This guide will show you basic steps for how to configure a network interface on your BrickStor. This guide assumes a single interface is being used, not bonded and without VLAN tagging or any other more advanced features, less commonly implemented.
Steps for setting up a single non-aggregated interface. It is important to have an understanding for how the system is configured and wired, before making these changes. Depending on the model of the device, you may observe a mixture of 10GbE and 1GbE interfaces, all 1GbE interfaces or with more recent models all 10GbE interfaces. In the case of all 10GbE interfaces system may have a mix of standard copper, commonly known as RJ45 interfaces (10GBaseT) and SFP+ interfaces. Generally, both traditional and SFP+ interfaces will appear to have the same name: ixgbe, which refers to the underlying driver used by the system.
It is critical to understand the numeric value that follows the driver name, because that value represents a specific device on the system. If you are unable to ascertain which physical port maps to interfaces reported by the system, be sure to contact RackTop Support for further assistance. As a general rule, the ordering in the list will follow this basic principle. Lowest onboard interface (as seen from label on the chassis) will have smallest identifying number. The number increases by 1 with each interface. Generally, interfaces are enumerated from lowest onboard to highest on add-on controllers, etc.
A useful tool is the dladm command, which as exemplified in first step below, will report speed and duplex of all detected interfaces. It is often prudent to compare what is physically plugged into the chassis against this output, since we can rapidly tell which links are actually online and what they map to in terms of logical name.
First we get a list of all physical links on the system with dladm show-phys, which returns a list generally ordered as described in the Summary above. You will note that interfaces here are of two types, igb and ixgbe. Interfaces identified as igb0 will invariably be 1GbE capable, but actual speed of course could be lower, depending on the switch end. Interfaces identified as ixgbe0 will be 10GbE capable, and could be either 10GBaseT or SFP+.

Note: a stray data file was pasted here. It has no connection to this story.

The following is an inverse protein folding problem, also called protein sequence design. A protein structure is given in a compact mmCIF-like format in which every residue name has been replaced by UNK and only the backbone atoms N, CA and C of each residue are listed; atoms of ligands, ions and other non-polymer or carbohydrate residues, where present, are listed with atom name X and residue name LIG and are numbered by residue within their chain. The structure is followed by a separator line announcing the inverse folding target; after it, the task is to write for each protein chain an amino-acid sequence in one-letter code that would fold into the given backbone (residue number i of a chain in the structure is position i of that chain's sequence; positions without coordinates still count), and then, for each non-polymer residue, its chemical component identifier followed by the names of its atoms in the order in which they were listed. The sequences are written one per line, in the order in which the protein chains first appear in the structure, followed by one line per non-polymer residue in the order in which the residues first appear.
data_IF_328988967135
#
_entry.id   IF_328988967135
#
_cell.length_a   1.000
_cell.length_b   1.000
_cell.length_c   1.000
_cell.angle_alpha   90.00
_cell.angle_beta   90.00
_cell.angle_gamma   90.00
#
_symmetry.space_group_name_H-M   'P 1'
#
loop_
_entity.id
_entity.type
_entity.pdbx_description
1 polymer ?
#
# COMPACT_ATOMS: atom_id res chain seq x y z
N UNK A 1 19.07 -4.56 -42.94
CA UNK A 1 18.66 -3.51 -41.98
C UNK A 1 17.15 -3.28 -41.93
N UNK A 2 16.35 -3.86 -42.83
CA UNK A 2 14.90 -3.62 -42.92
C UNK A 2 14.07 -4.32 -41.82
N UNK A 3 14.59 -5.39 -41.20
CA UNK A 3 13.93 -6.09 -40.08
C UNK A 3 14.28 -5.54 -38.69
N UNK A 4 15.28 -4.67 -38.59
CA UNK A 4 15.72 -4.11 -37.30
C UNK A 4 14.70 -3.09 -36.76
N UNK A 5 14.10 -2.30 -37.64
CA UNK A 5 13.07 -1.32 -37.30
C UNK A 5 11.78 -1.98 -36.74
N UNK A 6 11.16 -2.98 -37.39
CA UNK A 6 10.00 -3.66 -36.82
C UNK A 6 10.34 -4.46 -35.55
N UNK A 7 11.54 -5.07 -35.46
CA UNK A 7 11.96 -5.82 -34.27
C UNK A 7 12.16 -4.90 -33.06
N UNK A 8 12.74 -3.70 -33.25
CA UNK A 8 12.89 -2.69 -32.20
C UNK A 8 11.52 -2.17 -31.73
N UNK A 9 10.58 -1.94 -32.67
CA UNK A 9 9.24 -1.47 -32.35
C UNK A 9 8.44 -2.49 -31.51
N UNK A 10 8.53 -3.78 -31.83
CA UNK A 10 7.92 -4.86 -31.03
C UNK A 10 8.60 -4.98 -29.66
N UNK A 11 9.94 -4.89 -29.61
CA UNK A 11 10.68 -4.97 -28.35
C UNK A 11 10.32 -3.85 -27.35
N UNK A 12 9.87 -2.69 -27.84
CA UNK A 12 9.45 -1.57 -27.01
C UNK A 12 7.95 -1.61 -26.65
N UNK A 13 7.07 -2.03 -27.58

In this step we will create a virtual interface on ixgbe0 called data0. Virtual interfaces give us the ability to create many instances of a network interface with a unique MAC and IP address over a single physical link. Unlike an alias, resulting interface would have a unique MAC, which in effect presents it as a completely independent interface from any other created over this physical link. ARP tables on remote devices will treat each such interface as though it is an entirely stand-alone physical interface.
If we want to create an interface that uses VLAN tags, we have to alter the command slightly. We are going to assume that we want to use VLAN ID 10, and it is perhaps reasonable to consider including the ID in the name of the resulting virtual interface. In this case we could choose to name it data10010, where the part after 100 correlates with vlan ID. The reason for having 100 as a prefix is actually idiosyncratic implementation of the interface naming standard, which does not allow for leading zeroes, unless 0 is the ONLY digit that follows prefix, such as data0, in other words this is illegal: data010, but it is also perfectly fine to assume some sequentially incrementing value prefixed with word data, in cases where some number of tagged interfaces is required. In this example we still use same name as above, the only difference being -v argument and its parameter.
Next, we need to place an IP interface over this newly created virtual interface (vnic). An IP interface is necessary to be able to assign an IP address to a given interface.
Now we will assign a static IPv4 address 10.1.2.25 with a /24 subnet to the data0 virtual interface (vnic).
If the interface is meant to be dynamically addressed, please use the following command instead.
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